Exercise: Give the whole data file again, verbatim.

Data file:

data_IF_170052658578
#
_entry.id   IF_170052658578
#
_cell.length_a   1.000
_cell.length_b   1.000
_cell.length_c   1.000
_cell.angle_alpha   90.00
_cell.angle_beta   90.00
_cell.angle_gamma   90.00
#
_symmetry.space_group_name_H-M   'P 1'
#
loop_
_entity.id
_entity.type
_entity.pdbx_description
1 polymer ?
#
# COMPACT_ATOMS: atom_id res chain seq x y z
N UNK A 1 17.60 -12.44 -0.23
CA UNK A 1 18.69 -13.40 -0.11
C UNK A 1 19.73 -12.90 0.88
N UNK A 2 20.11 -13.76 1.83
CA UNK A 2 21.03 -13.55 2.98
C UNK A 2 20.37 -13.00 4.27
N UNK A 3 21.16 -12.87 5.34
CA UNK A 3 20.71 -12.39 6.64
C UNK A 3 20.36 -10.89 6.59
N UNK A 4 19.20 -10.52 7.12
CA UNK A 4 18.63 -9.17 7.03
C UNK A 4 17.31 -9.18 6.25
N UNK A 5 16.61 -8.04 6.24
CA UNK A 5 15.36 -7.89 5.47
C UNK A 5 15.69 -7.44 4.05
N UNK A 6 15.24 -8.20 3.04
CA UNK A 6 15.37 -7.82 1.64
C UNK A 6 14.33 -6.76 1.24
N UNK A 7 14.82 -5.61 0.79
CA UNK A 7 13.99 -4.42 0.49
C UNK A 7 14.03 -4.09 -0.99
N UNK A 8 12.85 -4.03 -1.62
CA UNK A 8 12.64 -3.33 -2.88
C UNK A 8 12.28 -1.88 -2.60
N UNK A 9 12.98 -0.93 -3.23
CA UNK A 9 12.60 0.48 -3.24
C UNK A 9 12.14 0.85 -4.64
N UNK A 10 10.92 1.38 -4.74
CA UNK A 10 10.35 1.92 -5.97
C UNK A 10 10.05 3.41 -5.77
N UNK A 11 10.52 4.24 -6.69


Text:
data_IF_170052658578
#
_entry.id   IF_170052658578
#
_cell.length_a   1.000
_cell.length_b   1.000
_cell.length_c   1.000
_cell.angle_alpha   90.00
_cell.angle_beta   90.00
_cell.angle_gamma   90.00
#
_symmetry.space_group_name_H-M   'P 1'
#
loop_
_entity.id
_entity.type
_entity.pdbx_description
1 polymer ?
#
# COMPACT_ATOMS: atom_id res chain seq x y z
N UNK A 1 17.60 -12.44 -0.23
CA UNK A 1 18.69 -13.40 -0.11
C UNK A 1 19.73 -12.90 0.88
N UNK A 2 20.11 -13.76 1.83
CA UNK A 2 21.03 -13.55 2.98
C UNK A 2 20.37 -13.00 4.27
N UNK A 3 21.16 -12.87 5.34
CA UNK A 3 20.71 -12.39 6.64
C UNK A 3 20.36 -10.89 6.59
N UNK A 4 19.20 -10.52 7.12
CA UNK A 4 18.63 -9.17 7.03
C UNK A 4 17.31 -9.18 6.25
N UNK A 5 16.61 -8.04 6.24
CA UNK A 5 15.36 -7.89 5.47
C UNK A 5 15.69 -7.44 4.05
N UNK A 6 15.24 -8.20 3.04
CA UNK A 6 15.37 -7.82 1.64
C UNK A 6 14.33 -6.76 1.24
N UNK A 7 14.82 -5.61 0.79
CA UNK A 7 13.99 -4.42 0.49
C UNK A 7 14.03 -4.09 -0.99
N UNK A 8 12.85 -4.03 -1.62
CA UNK A 8 12.64 -3.33 -2.88
C UNK A 8 12.28 -1.88 -2.60
N UNK A 9 12.98 -0.93 -3.23
CA UNK A 9 12.60 0.48 -3.24
C UNK A 9 12.14 0.85 -4.64
N UNK A 10 10.92 1.38 -4.74
CA UNK A 10 10.35 1.92 -5.97
C UNK A 10 10.05 3.41 -5.77
N UNK A 11 10.52 4.24 -6.69